3. “The intense debate about security is evidence of decline”
Drug-trafficking co-opts or destroys institutions and erosions liberties. There is no freedom of speech wherever organized crime maintains a stronghold. When the general public and the media are able to criticize the government, it is a sign that the power of the State prevails over any criminal organization. It is mistaken to assume that the existence of a vigorous debate related to security and the means to address violence is a sign of decline, when in fact the absence of such debate for sure be a more worrisome indication of trouble.
4. “The violence and the increasing death toll prove that the government is losing the war”
Drug-traffickers are an extremely violent and well-armed enemy, without moral constraints and with great corrupting power. Belief that this problem can be solved without confrontation and without the use of force is naive. It is important to understand that drug-trafficking can only be defeated through the use of force by the State, which in turn increases the resistance of criminal organizations and intensify their internal power disputes.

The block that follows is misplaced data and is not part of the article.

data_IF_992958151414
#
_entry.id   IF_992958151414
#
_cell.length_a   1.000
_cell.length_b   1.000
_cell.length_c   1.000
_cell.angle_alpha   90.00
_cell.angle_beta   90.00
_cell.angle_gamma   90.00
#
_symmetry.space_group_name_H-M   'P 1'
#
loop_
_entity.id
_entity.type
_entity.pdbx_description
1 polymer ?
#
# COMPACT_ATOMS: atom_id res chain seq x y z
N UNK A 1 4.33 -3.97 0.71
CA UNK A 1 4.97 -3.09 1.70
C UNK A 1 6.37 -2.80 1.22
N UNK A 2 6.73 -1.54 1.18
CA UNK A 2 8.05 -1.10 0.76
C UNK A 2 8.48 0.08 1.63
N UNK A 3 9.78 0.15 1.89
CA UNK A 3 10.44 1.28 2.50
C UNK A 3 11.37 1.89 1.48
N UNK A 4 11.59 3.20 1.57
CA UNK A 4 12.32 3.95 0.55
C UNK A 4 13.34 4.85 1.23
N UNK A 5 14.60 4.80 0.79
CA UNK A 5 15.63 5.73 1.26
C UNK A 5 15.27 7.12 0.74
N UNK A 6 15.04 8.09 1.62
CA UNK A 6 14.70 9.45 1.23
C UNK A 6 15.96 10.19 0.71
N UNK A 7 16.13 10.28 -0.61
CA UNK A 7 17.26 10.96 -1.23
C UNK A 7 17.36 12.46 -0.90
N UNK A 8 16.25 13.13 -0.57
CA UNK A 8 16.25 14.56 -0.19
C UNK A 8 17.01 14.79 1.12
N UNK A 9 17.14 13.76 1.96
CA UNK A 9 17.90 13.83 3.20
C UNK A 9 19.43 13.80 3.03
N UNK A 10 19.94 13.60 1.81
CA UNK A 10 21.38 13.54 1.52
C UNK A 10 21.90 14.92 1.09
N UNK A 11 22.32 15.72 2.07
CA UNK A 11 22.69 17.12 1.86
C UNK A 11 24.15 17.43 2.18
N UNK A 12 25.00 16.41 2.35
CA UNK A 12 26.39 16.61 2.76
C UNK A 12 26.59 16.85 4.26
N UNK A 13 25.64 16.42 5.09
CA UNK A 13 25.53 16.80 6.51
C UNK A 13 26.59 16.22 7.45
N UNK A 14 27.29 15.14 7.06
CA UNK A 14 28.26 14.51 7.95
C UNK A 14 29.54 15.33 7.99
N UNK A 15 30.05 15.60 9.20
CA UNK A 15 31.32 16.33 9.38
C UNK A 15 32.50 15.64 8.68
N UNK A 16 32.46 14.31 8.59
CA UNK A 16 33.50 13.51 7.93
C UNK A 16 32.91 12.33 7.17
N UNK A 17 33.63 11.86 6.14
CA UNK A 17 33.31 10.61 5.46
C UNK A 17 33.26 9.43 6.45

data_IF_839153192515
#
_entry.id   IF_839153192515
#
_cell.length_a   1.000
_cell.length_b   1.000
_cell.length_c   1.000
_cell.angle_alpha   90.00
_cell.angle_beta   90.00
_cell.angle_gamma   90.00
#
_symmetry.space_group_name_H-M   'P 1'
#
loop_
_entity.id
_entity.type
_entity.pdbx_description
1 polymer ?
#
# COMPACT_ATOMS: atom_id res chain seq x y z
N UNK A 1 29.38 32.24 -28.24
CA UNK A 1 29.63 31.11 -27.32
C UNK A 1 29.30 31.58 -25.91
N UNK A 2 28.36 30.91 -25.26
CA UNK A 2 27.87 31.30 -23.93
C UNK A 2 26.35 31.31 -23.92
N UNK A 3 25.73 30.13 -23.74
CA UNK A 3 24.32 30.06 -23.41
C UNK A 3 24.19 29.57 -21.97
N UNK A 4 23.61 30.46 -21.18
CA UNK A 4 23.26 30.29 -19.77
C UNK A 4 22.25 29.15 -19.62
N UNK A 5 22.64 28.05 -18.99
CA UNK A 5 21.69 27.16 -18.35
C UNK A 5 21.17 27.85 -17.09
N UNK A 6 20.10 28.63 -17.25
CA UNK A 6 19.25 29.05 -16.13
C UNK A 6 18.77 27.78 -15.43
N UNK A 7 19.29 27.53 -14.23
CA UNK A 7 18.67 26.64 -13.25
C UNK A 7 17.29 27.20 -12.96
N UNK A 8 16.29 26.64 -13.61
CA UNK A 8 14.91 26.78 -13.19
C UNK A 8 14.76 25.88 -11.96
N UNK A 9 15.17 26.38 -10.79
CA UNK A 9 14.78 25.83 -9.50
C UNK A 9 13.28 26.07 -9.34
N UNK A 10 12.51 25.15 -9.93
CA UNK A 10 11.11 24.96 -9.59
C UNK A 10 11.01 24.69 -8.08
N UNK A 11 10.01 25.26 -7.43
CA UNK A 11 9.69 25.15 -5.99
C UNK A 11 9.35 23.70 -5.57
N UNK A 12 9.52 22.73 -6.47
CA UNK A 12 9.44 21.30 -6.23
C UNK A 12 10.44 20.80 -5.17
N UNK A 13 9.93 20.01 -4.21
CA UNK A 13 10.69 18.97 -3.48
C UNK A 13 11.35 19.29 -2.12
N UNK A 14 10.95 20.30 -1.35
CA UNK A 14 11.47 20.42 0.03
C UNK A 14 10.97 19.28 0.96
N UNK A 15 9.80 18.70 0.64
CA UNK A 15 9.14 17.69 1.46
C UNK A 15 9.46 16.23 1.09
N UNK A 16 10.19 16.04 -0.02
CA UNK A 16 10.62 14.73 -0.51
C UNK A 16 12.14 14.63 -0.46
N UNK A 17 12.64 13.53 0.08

The death toll is an indicator of war. Wars are won by inflicting casualties to the enemy and they are lost when those casualties exceed what the socio-political environment can endure. The reality in Mexico is that criminal organizations have endured deaths, arrests and moral deterioration within their structures. It takes time to reduce violence, but drug-trafficking is going through a process of self-destruction that deepens when the State confronts it. This is a positive indicator that the Government of Mexico is doing things right. As General Oscar Naranjo, Chief of Colombia’s National Police has said, “once it is known that drug-trafficking has penetrated society the main problem is not violence, but the lack of it”.